China’s ancient rituals brought to life by video project hoping to educate next generation and foreigners
- History professor Peng Lin is on a mission to celebrate ancient Chinese values and rituals from the Zhou dynasty’s Book of Etiquette and Ceremonial
- In his latest video project, he plans to film all 17 classic rites from the historic book with the help of more than 100 actors
Wearing traditional clothing, more than 100 actors have re-enacted four ancient Chinese rituals – the rite of passage, the nuptial rite, the social meeting rite and the archery contest rite – for a multimillion yuan video project.
The scenes shot look like they are straight out of Chinese director Zhang Yimou’s historical films, but they are first and foremost works of high academic value.
Since 2014, history professor Peng Lin has been resurrecting rituals portrayed in the I-Li, or Book of Etiquette and Ceremonial, a Chinese classic text about the Zhou dynasty’s (1046-256 BC) ceremonial rites and social behaviour.
The book is one of three – along with the Rites of Zhou and the Book of Rites – that together are referred to as the “Three Rites”, and which guided Confucian teachings of propriety and behaviour.
“We read a lot of books and did lots of research. Some students of mine were in charge of preparing the clothes. Some prepared the buildings and others various artefacts,” says the history professor and director of the Institute for Chinese Classics Studies at Beijing’s Tsinghua University.
“We spent over 20 days filming the archery contest rite in Beijing. The scaffolding stage was over 30 metres in height, with over 1,000 lights. We had much regret disassembling it [after filming].”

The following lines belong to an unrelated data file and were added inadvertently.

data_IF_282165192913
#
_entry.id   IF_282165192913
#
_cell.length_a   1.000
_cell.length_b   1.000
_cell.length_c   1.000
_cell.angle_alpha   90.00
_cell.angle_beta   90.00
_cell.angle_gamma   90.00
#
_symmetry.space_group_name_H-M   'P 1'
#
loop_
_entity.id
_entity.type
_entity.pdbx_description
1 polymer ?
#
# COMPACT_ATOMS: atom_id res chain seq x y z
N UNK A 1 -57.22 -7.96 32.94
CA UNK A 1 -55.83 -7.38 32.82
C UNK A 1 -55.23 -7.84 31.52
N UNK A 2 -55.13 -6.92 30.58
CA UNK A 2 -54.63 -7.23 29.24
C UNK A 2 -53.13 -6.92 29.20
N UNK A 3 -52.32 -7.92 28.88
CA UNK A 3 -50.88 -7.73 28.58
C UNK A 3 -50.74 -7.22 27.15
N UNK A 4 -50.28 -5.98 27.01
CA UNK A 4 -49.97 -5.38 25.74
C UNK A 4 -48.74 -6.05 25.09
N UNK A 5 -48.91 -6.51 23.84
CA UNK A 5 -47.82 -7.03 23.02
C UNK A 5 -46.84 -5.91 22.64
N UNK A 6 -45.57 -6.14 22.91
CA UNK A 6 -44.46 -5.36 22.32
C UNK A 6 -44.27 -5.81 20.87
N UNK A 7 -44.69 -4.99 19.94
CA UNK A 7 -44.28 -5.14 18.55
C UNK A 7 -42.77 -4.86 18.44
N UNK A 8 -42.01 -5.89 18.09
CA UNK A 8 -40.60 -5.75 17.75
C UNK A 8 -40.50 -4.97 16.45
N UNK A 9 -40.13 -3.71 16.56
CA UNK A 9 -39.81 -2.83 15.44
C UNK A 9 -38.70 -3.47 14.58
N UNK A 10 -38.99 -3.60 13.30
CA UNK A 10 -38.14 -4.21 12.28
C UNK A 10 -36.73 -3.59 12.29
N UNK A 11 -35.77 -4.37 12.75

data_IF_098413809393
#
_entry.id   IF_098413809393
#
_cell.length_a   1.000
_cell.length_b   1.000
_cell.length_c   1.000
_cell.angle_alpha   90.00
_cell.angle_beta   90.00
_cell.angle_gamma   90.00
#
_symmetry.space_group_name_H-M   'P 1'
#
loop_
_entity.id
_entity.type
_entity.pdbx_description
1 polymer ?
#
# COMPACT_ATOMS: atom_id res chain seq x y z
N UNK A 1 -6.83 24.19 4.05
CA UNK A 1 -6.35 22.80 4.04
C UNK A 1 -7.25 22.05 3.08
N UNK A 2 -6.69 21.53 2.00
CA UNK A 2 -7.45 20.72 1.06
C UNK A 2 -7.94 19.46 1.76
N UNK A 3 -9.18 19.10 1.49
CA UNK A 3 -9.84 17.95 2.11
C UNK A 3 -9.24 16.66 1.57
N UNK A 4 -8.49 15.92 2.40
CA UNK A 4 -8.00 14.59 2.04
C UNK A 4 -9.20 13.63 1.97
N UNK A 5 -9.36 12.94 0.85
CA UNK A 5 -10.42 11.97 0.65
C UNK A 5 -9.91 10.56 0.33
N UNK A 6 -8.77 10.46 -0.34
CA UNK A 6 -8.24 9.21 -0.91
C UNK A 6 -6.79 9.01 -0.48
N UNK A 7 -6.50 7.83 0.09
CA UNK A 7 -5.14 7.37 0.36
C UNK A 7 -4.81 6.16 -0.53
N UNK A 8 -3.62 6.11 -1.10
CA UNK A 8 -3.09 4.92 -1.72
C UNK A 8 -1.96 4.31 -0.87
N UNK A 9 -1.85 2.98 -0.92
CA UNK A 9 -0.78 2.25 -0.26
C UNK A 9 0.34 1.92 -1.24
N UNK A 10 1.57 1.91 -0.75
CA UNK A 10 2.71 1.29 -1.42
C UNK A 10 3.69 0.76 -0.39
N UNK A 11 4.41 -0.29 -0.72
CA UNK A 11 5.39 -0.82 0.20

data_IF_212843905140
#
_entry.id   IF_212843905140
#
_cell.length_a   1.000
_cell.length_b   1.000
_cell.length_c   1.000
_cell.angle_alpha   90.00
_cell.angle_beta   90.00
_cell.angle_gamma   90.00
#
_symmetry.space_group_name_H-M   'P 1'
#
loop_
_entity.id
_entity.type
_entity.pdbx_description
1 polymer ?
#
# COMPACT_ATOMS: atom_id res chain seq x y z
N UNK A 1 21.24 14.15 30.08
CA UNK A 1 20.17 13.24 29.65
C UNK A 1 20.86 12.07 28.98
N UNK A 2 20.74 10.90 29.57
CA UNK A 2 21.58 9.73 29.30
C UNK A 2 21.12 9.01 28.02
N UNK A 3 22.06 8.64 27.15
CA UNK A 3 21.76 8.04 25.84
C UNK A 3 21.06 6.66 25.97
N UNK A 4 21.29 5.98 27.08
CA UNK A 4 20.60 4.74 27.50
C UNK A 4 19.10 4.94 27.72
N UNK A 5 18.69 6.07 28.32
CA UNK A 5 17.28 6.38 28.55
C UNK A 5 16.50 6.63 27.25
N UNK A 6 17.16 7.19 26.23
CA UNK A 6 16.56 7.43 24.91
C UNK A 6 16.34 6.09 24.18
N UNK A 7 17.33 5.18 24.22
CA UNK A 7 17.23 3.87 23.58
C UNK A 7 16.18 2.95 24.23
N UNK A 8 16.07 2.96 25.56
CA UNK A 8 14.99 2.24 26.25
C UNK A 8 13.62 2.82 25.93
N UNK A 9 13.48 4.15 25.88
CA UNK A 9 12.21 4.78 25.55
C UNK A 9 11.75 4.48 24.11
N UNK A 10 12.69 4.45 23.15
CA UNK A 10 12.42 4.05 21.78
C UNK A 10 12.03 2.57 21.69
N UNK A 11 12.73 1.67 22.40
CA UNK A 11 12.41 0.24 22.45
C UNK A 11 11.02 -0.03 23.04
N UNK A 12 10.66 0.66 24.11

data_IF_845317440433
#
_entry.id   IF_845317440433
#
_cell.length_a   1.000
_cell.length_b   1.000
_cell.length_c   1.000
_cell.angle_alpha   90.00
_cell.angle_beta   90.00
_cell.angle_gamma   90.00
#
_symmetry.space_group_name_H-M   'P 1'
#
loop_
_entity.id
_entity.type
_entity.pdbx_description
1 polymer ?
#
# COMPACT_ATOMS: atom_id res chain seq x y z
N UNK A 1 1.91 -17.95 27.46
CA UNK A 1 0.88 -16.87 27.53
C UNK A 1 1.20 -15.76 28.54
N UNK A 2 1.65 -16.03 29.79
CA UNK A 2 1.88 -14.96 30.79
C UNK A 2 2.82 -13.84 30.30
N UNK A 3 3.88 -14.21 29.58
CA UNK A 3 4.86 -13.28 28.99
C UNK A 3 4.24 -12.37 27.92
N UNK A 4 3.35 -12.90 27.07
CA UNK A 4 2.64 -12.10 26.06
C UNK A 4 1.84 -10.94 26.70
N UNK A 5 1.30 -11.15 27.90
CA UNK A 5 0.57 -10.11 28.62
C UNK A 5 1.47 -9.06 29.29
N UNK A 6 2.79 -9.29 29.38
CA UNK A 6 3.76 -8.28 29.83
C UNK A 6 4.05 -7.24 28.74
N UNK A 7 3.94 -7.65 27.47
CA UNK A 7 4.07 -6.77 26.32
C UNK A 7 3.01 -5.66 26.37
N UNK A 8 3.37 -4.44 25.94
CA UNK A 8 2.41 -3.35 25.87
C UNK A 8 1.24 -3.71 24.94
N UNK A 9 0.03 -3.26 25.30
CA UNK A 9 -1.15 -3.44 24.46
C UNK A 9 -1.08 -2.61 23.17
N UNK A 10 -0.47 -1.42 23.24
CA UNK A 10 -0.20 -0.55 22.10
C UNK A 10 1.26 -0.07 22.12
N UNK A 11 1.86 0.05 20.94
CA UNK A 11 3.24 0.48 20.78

Thanks to funding of more than 10 million yuan (US$1.4 million) from Johnson Chang – the founder of the Hanart TZ art gallery and co-founder of Asia Art Archive – Tsinghua University and the Chinese state, Peng has so far restored four of the 17 rites mentioned in The Book of Etiquette and Ceremonial, and videoed them.
His research was so meticulous that, when re-enacting the nuptial rite, everything, right down to the size of the wheel of a horse-drawn cart, was replicated accurately. In the case of the cartwheel, the size was based on archaeological findings.
“In the past, horse-drawn carts were buried in tombs. The wooden carts left an imprint underground so we knew the measurements. After a cart was made, we rented two horses [to pull it]. However, we found out modern horses are too big for ancient carts,” Peng says.
This is because after the Zhou dynasty, horses from the Han dynasty bred with others including those of the Mongolians and the Huns. Peng solved the problem by raising the horse harness on the cart.
“We eventually made four carts. One of them will be on show this autumn at Beijing Auto Museum,” he says.
Nothing irritates Peng more than seeing ancient Chinese rites being viewed as trivial relics of days long gone.
In 2016, there was uproar in China when pictures spread online of a protégé of Chinese poet, Zheng Shiping, bending his knee before his revered mentor. Internet users complained the ancient ritual embodied slavish behaviour, which had no place in contemporary society, where equality and free thinking were paramount.
But Pengsays the act was purely a sign of respect.
“If you kowtow to the Japanese during the Japanese invasion [of China], that’s despicable. But what’s the problem with kowtowing to one’s parents [or mentors]?” Peng explains.
Peng, who is an expert in the classic rites from China’s Zhou dynasty, is an advocate of ancient Chinese values and rituals – and is not a fan of modern ones.
He objects, for example, to Chinese people celebrating Mother’s and Father’s Day as if they are practising filial piety, which has long been the core value of Chinese culture. He believes it should be done every day, not just once a year.
In modern times, it was Kong Decheng, the 77th-generation descendant of Confucius, who championed Chinese ancient rites. In 1949, the Nationalist Party leader of China, Chiang Kai-shek brought Kong from China to Taiwan to teach the Book of Etiquette and Ceremonial at the National Taiwan University.
In 1967 Kong and his team of researchers made a black-and-white film of the Zhou dynasty nuptial rite. The film created a lot of buzz, as it was the first time the ancient ritual had been committed to film; however, it was the only ritual Kong could afford to film.